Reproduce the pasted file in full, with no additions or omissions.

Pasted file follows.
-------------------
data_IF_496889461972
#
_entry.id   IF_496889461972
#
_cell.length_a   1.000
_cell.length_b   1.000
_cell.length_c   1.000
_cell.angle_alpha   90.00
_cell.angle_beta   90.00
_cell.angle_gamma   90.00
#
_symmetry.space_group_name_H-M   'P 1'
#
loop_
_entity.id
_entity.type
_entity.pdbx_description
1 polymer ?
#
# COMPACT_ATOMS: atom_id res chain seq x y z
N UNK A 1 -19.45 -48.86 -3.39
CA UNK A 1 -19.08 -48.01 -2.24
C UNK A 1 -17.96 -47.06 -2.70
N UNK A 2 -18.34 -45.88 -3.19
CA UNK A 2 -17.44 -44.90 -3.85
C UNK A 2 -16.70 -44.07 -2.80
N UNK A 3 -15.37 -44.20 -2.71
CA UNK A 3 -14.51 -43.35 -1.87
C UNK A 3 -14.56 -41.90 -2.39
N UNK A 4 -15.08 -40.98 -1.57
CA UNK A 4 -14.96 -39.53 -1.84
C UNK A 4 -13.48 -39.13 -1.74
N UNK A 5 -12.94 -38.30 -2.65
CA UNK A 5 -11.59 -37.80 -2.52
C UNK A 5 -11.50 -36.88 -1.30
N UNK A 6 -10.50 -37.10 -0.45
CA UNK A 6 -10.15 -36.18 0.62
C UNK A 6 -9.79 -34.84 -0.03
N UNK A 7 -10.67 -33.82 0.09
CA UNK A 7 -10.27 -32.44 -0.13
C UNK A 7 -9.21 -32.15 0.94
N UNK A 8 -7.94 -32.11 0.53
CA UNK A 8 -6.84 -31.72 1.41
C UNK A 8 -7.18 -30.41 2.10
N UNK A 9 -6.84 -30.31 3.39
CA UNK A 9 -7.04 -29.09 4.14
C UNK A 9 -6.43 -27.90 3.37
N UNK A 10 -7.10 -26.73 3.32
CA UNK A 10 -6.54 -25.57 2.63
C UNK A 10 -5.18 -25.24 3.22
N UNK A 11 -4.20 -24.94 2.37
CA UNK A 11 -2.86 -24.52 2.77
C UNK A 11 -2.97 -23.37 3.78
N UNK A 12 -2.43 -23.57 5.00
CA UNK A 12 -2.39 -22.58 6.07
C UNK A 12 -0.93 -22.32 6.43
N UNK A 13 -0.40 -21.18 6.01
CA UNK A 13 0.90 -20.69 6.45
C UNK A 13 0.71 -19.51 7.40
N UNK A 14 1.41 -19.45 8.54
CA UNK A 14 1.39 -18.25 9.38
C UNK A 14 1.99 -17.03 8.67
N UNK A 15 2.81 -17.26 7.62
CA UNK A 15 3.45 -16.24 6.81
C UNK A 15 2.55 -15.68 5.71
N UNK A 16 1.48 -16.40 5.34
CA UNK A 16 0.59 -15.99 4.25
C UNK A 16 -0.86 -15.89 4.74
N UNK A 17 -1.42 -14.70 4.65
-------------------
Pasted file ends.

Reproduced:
data_IF_496889461972
#
_entry.id   IF_496889461972
#
_cell.length_a   1.000
_cell.length_b   1.000
_cell.length_c   1.000
_cell.angle_alpha   90.00
_cell.angle_beta   90.00
_cell.angle_gamma   90.00
#
_symmetry.space_group_name_H-M   'P 1'
#
loop_
_entity.id
_entity.type
_entity.pdbx_description
1 polymer ?
#
# COMPACT_ATOMS: atom_id res chain seq x y z
N UNK A 1 -19.45 -48.86 -3.39
CA UNK A 1 -19.08 -48.01 -2.24
C UNK A 1 -17.96 -47.06 -2.70
N UNK A 2 -18.34 -45.88 -3.19
CA UNK A 2 -17.44 -44.90 -3.85
C UNK A 2 -16.70 -44.07 -2.80
N UNK A 3 -15.37 -44.20 -2.71
CA UNK A 3 -14.51 -43.35 -1.87
C UNK A 3 -14.56 -41.90 -2.39
N UNK A 4 -15.08 -40.98 -1.57
CA UNK A 4 -14.96 -39.53 -1.84
C UNK A 4 -13.48 -39.13 -1.74
N UNK A 5 -12.94 -38.30 -2.65
CA UNK A 5 -11.59 -37.80 -2.52
C UNK A 5 -11.50 -36.88 -1.30
N UNK A 6 -10.50 -37.10 -0.45
CA UNK A 6 -10.15 -36.18 0.62
C UNK A 6 -9.79 -34.84 -0.03
N UNK A 7 -10.67 -33.82 0.09
CA UNK A 7 -10.27 -32.44 -0.13
C UNK A 7 -9.21 -32.15 0.94
N UNK A 8 -7.94 -32.11 0.53
CA UNK A 8 -6.84 -31.72 1.41
C UNK A 8 -7.18 -30.41 2.10
N UNK A 9 -6.84 -30.31 3.39
CA UNK A 9 -7.04 -29.09 4.14
C UNK A 9 -6.43 -27.90 3.37
N UNK A 10 -7.10 -26.73 3.32
CA UNK A 10 -6.54 -25.57 2.63
C UNK A 10 -5.18 -25.24 3.22
N UNK A 11 -4.20 -24.94 2.37
CA UNK A 11 -2.86 -24.52 2.77
C UNK A 11 -2.97 -23.37 3.78
N UNK A 12 -2.43 -23.57 5.00
CA UNK A 12 -2.39 -22.58 6.07
C UNK A 12 -0.93 -22.32 6.43
N UNK A 13 -0.40 -21.18 6.01
CA UNK A 13 0.90 -20.69 6.45
C UNK A 13 0.71 -19.51 7.40
N UNK A 14 1.41 -19.45 8.54
CA UNK A 14 1.39 -18.25 9.38
C UNK A 14 1.99 -17.03 8.67
N UNK A 15 2.81 -17.26 7.62
CA UNK A 15 3.45 -16.24 6.81
C UNK A 15 2.55 -15.68 5.71
N UNK A 16 1.48 -16.40 5.34
CA UNK A 16 0.59 -15.99 4.25
C UNK A 16 -0.86 -15.89 4.74
N UNK A 17 -1.42 -14.70 4.65